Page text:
A diver from Portland is diving to the fathoms below to capture the vibrant marine life in local waters.

Colin Garrett, 52, works for a diving business in Portland called Underwater Explorers. In his free time, he enjoys recreational diving around Chesil Cove and taking photographs of his underwater finds.

Diving and photography have been his passion since childhood, and he hopes to show the local community the myriad of interesting creatures around in local waters.  

“I grew up in Portland in 70s and early 80s. In 2015 after years away, I moved back to do diving which is something I’ve done since I was a teenage boy.

“I just enjoy wildlife and taking underwater photos is my biggest passion. I like sharing things we find to other people. I like showing what’s out there in local waters as some people will see some of these finds as more of a tropical thing.”

Dorset Echo: Colin Garrett underwater diving with his camera

Growing up, Colin’s diving heroes were Ron and Valerie Taylor who rose to prominence after capturing the underwater shark footage that would be used in the 1975 film Jaws. He described how they paved the way for underwater photography as it is today.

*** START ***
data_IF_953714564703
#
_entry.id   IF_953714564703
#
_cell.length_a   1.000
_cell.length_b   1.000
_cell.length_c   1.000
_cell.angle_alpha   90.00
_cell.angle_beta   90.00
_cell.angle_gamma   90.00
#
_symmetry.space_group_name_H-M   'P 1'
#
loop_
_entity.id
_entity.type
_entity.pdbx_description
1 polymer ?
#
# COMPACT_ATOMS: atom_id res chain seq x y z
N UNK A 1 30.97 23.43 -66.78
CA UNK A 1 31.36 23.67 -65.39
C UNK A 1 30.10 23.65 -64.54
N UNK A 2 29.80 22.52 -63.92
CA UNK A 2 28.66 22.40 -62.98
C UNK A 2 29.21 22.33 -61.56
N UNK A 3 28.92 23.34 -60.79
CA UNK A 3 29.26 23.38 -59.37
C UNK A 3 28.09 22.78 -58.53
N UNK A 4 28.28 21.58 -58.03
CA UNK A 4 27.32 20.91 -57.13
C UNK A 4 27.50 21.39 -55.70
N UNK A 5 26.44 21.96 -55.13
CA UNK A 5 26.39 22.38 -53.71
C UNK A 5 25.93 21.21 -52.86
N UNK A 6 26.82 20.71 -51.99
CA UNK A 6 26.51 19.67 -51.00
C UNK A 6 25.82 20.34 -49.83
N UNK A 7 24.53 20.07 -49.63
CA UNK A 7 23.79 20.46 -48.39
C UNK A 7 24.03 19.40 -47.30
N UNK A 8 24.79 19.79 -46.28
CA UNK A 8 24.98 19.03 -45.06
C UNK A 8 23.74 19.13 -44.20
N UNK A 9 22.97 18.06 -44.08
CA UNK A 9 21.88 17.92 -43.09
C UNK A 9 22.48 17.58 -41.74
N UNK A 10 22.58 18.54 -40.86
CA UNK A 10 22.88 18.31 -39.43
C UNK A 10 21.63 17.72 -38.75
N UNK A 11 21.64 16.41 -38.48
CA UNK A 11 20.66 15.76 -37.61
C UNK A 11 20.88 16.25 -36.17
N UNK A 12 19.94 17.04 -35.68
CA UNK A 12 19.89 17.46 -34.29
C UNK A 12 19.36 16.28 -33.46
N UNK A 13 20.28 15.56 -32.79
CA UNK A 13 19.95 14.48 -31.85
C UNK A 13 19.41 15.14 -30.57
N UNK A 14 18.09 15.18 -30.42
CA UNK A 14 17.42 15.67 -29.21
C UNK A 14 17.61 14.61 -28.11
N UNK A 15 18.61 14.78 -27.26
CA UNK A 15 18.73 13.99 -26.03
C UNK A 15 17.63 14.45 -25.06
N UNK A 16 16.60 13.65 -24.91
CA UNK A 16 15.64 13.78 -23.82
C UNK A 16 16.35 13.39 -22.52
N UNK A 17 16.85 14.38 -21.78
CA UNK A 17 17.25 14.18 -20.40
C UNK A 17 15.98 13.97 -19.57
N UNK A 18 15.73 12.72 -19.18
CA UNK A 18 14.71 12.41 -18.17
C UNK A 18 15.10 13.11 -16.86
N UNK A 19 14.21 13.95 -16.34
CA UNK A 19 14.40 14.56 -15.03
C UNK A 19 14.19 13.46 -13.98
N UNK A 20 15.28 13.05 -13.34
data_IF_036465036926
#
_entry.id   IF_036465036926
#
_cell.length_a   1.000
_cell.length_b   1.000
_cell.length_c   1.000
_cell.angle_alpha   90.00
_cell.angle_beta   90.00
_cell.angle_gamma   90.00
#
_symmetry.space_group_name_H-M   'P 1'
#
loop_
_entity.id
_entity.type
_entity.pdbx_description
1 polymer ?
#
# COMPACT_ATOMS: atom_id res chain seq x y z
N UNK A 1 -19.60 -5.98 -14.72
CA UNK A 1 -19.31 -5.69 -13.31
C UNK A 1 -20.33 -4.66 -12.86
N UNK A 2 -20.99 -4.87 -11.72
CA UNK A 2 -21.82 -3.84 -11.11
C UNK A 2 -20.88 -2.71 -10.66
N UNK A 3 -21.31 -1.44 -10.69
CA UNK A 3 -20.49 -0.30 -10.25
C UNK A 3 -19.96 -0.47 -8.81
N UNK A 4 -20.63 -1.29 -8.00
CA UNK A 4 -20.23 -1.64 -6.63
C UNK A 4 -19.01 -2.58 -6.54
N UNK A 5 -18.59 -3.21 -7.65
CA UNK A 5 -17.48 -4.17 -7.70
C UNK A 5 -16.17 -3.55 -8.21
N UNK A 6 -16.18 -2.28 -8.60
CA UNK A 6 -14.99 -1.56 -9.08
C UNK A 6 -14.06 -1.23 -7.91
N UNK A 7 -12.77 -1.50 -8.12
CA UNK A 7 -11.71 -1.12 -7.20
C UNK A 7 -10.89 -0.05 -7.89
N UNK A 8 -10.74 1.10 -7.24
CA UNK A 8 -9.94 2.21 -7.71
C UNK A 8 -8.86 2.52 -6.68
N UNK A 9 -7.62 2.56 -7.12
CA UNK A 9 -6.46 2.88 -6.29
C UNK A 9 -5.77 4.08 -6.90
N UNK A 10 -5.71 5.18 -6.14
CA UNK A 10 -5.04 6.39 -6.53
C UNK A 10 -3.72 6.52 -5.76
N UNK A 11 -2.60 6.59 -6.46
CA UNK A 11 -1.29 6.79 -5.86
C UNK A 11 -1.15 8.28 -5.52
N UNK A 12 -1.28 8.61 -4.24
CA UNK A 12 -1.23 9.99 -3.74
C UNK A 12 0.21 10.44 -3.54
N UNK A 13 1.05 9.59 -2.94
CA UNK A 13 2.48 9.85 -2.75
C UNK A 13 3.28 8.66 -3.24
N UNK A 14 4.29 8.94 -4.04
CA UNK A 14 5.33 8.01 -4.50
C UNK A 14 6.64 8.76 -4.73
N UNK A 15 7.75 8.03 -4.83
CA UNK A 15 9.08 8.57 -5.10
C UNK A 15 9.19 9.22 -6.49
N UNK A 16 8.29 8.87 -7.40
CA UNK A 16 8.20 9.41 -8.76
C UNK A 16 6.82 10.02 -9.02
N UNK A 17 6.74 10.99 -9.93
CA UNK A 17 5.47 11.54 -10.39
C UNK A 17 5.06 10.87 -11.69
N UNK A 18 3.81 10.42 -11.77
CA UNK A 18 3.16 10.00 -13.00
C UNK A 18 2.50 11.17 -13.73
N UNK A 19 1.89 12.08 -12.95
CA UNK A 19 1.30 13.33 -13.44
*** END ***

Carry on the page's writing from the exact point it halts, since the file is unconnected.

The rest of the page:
“As the years have gone on, underwater photography has been made much easier with photo editing and Lightroom. However, people like my heroes, must have had a much more challenging time. Nowadays we can go on a dive and take 200 shots and pick out the best one, it’s so much easier.”

Colin’s dives typically last an hour, often venturing out at night-time in Portland Harbour or Chesil Cove. His diving highlights include winning Underwater Photographer of the Year in 2020 for a close-up picture of “Danny the Dolphin”, he snapped while diving in Portland Harbour in 2019.  

READ MORE: Amazing picture of Danny the Dolphin wins snapper Underwater Photographer of the Year 2020 award

Dorset Echo: Danny the Dolphin by Colin Garrett

“For most of my dives I go at night, I’ve always loved to see the true colours of animals. I always dive at Chesil Cove at night seeing John Dory. Portland is famous for its Barrel jellyfish and that’s something I really enjoy seeing. We’ve not had those in large numbers in the last year.

“I’d like to revisit the Royal Adelaide shipwreck on the western side of Chesil Bank. That’s something close to my heart.”

He also boasts the mental health benefits of his joint passion for diving and wildlife and hopes his photography will encourage the local community to try diving for themselves.

“It brought me out of a dark place in life and through tough times. It’s a cliché nowadays but being out in nature and off your phones is so good for the mind.

“I get a lot of comments on social media from people who can’t do diving due to a physical reason or some people are too nervous about going in the ocean. I always say just give it a go. Being out in sea swimming can only be a good thing for that, it’s where I find peace of mind after a tough day of work."